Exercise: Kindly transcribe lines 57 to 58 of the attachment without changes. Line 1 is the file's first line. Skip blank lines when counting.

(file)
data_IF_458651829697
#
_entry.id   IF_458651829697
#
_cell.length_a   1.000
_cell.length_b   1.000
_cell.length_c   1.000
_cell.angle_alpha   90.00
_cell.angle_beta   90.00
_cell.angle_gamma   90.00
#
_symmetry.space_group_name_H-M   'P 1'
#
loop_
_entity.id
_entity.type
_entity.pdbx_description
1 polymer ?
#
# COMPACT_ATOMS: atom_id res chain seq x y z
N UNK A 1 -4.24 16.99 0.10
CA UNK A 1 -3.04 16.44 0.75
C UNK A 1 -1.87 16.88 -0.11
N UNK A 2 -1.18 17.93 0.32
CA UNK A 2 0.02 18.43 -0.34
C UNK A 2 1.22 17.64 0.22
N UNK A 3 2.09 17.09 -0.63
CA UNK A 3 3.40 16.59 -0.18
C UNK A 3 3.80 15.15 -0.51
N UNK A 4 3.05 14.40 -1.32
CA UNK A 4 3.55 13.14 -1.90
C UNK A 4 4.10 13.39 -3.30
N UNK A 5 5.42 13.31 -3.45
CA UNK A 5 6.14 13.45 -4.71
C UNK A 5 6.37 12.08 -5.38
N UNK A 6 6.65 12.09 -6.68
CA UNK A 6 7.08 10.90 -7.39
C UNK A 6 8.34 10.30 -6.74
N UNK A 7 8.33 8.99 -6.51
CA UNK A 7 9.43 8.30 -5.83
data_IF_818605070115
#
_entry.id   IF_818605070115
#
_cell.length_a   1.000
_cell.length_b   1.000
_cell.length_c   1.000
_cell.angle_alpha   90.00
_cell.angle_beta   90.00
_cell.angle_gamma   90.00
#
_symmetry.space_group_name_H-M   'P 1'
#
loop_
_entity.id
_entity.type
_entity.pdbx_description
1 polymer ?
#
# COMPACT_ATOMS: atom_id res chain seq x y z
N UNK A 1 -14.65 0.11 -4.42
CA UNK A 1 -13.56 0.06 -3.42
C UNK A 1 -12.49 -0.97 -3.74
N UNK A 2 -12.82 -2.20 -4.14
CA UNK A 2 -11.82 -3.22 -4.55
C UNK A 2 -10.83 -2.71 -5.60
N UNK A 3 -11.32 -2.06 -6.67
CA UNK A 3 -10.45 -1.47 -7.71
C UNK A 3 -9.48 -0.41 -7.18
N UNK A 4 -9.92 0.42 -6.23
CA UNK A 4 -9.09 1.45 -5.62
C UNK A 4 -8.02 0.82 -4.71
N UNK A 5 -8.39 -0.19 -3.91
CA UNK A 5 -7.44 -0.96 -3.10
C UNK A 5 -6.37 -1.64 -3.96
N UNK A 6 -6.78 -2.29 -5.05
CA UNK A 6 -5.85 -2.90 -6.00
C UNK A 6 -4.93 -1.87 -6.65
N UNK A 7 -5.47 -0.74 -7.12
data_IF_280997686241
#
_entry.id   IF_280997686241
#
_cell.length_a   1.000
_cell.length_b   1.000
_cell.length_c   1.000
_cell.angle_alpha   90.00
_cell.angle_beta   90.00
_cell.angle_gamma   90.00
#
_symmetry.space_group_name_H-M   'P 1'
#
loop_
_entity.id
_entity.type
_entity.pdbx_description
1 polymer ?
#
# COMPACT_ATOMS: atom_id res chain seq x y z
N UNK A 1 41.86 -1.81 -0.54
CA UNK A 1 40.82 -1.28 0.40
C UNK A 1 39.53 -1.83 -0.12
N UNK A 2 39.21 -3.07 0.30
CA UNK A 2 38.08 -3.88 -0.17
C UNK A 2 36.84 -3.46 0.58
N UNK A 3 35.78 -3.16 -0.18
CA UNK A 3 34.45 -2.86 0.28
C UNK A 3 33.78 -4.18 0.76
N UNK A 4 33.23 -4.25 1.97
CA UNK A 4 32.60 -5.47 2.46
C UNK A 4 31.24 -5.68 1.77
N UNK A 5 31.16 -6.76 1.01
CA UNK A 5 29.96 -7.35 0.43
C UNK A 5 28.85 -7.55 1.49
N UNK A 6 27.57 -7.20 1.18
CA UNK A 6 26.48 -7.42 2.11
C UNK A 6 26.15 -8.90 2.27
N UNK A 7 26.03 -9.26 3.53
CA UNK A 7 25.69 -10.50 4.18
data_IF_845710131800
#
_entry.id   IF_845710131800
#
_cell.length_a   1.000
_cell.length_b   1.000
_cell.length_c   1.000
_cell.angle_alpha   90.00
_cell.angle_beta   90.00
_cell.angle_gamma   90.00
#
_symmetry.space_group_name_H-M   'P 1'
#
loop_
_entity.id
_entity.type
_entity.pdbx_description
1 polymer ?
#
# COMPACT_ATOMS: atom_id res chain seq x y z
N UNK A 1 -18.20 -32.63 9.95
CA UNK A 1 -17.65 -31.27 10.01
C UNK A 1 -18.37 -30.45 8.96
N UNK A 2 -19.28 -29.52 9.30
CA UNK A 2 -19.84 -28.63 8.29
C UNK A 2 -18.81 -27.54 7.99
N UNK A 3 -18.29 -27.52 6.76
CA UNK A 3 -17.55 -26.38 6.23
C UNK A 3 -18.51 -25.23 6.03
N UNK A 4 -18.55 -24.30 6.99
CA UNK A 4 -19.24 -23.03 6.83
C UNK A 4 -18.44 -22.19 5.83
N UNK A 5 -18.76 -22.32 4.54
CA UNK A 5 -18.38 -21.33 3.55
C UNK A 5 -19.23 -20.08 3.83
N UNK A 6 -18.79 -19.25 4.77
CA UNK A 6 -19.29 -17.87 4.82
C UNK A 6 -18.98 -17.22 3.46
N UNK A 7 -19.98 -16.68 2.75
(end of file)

_entity.pdbx_description
1 polymer ?